In 1931 the NSB (Nationaal-Socialistische Beweging; National Socialist Movement) was founded to spread national-socialism in the Netherlands. Although there were countless fascist and national-socialist parties, party Leader Mussert was politically rather colourless and allowed anyone to project whatever they wanted on him. Besides, the NSB carefully prepared its contacts with the media, and it grew fast. In 1935 it won 8% of the vote in the provincial elections; the 4% for the 1937 parliament elections were distinctly disappointing.

The NSB enthousiastically applauded the 1940 German invasion, and Mussert considered the NSB (and its Leader) a vital ingredient of the ideological alignment of the Dutch people and their fellow Aryans. The Germans disagreed; they never trusted Mussert enough to give him real power. In 1942 Mussert was made Leader of the Dutch, but that remained an empty title.

When political parties were disbanded, an exception was made for the NSB, even though high-ranking nazis didn’t think much of the party leaders and never gave them any real power.

Besides, the nazi/fascist wing of Dutch politics was riddled with strife and friction, and although the NSB was the only openly nazi party ever represented in parliament, at least three other groups clamoured for the occupiers’ attention. Finally, there was a rift within the NSB itself (see sidebar).

In the end the NSB help didn’t mean that much to the nazis. It made other Dutch exceedingly angry, though, and especially during the last years of the war several high-ranking NSB members were shot by the resistance.


More-than-incidental resistance to the occupiers started only in 1943, when Stalingrad had shown the balance of the war had shifted to the Allied. The communists and anti-revolutionaries, especially, distinguished themselves in the resistance, as well in the hiding away of persecuted people.

From 1942 onward the German Arbeitseinsatz began to round up Dutch men for thinly-veiled slavery in the German war industry. This gave an extra boost to the resistance, but also meant that many more people had to be hidden inside the country.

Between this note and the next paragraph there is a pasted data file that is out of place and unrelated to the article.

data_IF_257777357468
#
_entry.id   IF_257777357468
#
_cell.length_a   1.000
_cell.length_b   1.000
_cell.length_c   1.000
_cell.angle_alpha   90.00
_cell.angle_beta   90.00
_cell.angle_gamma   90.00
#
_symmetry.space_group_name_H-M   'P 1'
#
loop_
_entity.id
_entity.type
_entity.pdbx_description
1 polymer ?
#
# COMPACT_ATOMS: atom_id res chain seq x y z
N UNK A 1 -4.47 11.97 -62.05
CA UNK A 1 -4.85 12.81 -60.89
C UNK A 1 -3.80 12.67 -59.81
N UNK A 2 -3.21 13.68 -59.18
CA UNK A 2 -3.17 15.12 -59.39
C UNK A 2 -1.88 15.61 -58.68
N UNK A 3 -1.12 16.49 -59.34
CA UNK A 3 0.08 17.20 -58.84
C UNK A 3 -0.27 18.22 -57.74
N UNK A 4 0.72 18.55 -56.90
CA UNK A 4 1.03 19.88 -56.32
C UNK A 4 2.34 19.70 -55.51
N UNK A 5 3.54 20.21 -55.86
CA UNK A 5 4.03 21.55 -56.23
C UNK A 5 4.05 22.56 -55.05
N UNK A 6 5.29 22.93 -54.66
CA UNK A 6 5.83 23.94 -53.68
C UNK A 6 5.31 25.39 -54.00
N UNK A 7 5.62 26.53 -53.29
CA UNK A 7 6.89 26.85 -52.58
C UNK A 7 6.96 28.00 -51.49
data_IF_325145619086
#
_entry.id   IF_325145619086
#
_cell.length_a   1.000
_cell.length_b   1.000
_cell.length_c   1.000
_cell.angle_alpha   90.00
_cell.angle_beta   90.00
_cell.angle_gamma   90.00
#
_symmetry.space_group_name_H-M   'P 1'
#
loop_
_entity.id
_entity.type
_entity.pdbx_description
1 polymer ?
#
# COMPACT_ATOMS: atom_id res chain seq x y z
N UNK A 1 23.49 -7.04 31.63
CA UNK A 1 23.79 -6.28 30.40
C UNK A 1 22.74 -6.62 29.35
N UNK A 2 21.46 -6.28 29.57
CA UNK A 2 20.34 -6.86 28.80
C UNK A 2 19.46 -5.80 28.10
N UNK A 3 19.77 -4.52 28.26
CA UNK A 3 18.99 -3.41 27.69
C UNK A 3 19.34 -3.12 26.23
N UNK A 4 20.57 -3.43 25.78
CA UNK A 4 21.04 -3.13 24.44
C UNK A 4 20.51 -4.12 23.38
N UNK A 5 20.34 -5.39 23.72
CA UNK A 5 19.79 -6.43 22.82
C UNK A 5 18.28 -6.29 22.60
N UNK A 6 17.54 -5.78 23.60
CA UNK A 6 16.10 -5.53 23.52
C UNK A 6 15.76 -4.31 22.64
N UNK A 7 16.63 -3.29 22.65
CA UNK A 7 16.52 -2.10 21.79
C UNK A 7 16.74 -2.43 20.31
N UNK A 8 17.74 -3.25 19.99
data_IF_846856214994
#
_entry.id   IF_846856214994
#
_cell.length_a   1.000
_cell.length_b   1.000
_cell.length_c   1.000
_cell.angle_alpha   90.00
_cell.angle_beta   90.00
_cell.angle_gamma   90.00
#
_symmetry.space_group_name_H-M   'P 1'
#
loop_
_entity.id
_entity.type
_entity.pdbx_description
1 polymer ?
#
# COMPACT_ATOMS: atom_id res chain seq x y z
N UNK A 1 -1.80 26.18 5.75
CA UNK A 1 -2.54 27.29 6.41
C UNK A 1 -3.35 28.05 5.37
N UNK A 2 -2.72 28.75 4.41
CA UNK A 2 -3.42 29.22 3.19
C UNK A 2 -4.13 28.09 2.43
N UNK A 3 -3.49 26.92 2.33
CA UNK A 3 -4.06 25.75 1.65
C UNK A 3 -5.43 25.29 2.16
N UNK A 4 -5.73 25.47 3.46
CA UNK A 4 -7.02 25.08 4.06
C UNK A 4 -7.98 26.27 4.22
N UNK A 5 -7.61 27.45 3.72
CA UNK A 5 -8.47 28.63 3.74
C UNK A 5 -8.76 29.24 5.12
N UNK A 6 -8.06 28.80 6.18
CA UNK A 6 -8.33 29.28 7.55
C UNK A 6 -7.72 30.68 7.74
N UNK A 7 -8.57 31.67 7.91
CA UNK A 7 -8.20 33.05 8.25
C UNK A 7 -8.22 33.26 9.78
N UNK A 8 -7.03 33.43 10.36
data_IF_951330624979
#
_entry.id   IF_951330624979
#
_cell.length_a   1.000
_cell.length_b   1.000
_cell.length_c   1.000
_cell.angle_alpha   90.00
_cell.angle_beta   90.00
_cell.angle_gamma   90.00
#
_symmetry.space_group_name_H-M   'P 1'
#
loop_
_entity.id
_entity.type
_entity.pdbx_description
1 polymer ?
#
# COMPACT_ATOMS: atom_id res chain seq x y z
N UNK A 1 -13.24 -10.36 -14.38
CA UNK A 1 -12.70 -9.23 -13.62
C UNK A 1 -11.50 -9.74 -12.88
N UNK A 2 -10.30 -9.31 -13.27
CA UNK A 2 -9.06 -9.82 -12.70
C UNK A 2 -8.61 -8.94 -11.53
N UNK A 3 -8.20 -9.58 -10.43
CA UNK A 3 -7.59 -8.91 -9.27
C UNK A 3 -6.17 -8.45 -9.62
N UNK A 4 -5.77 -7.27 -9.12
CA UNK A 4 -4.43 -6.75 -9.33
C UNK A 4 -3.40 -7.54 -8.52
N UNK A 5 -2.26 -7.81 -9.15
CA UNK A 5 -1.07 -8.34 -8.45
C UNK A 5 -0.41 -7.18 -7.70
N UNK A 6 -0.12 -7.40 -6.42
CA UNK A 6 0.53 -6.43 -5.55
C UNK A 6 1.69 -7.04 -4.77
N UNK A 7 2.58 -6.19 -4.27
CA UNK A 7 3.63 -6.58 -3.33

Nonetheless, the resistance failed badly when it came to Jews. In the five years of occupation the nazis managed to deport and murder about 100,000 Dutch Jews (including Anne Frank). Later on this percentage turned out to be the highest in all nazi-occupied Europe.

The occupiers were helped by the fact the Dutch civil service kept meticulous population records which included the religion of each person (it was important to know the catholic vs. protestant ratio in denominationally segregated Dutch society, after all). Besides, Dutch police officers, railroad workers and others continued to do their duty, even if that involved rounding up Jews and transporting them.


After the landing in Normandy in 1944, people understood the Third Reich was finished. When the Alied started a quick march north and east, and in September 1944 panic broke out under the pro-nazi Dutch, when one after the other France, Belgium, and the southern provinces were liberated.

However, the Allied march stopped at the great rivers after the attempt to conquer the Arnhem bridge proved A Bridge Too Far. The northern part of the country had nine more months to go; far and away the worst of the war.

Not only was persecution stepped up, the Germans also started to demolish stuff at random. Combined with the incessant Allied bombardments of the railroads, this basically closed off the western provinces and led to the winter of hunger, when food was so scarce that people ate tulip bulbs and anything else that came to hand. (My mother still remembers the taste, and she still hates it.)

In the end the Netherlands were liberated only in May 1945, after Hitler’s death and scant days before the Third Reich capitulated.

The northern Netherlands, that is. The south, the catholic south, had plenty of time to restart politics as usual without being bothered by the liberals, the protestants, or the socialists. Especially the socialists. Party leadership could make sure that the catholic flock was united and the left-wingers would not vote socialist in the first post-war elections.


The problem of the catholic left wing forms the core of politics in the the fifties and sixties. What was it going to be, Roman or red?